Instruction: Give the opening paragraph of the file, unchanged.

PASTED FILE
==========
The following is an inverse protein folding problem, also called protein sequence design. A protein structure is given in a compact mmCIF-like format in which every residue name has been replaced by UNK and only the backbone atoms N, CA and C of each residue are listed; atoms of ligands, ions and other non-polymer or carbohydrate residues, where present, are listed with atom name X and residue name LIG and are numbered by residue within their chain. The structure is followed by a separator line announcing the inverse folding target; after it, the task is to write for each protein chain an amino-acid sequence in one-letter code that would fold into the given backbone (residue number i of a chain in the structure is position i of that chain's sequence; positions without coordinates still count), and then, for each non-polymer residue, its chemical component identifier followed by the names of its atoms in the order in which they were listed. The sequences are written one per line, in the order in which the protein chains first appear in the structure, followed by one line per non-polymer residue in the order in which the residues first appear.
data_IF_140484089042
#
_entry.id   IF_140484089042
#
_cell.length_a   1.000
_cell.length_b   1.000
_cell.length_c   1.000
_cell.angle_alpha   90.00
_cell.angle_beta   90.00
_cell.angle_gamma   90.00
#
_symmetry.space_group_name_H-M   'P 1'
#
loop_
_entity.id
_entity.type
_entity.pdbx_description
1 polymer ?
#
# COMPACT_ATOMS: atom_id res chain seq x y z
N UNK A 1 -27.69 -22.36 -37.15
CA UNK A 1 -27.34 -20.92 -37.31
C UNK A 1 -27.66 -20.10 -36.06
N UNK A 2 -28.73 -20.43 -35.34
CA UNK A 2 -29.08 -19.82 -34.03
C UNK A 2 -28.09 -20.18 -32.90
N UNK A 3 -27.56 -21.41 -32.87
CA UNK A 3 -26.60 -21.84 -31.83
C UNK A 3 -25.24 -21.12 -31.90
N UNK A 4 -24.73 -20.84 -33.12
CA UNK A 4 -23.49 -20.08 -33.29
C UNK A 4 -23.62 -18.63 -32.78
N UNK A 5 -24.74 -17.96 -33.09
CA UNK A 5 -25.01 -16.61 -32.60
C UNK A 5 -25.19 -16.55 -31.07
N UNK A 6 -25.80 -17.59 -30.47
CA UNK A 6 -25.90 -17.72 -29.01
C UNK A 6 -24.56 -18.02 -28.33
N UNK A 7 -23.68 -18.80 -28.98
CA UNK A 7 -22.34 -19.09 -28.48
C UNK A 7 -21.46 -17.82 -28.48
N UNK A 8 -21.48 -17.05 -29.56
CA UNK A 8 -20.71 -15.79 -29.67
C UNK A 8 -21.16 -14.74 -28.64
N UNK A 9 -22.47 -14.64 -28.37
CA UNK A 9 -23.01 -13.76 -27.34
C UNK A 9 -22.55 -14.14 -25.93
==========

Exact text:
The following is an inverse protein folding problem, also called protein sequence design. A protein structure is given in a compact mmCIF-like format in which every residue name has been replaced by UNK and only the backbone atoms N, CA and C of each residue are listed; atoms of ligands, ions and other non-polymer or carbohydrate residues, where present, are listed with atom name X and residue name LIG and are numbered by residue within their chain. The structure is followed by a separator line announcing the inverse folding target; after it, the task is to write for each protein chain an amino-acid sequence in one-letter code that would fold into the given backbone (residue number i of a chain in the structure is position i of that chain's sequence; positions without coordinates still count), and then, for each non-polymer residue, its chemical component identifier followed by the names of its atoms in the order in which they were listed. The sequences are written one per line, in the order in which the protein chains first appear in the structure, followed by one line per non-polymer residue in the order in which the residues first appear.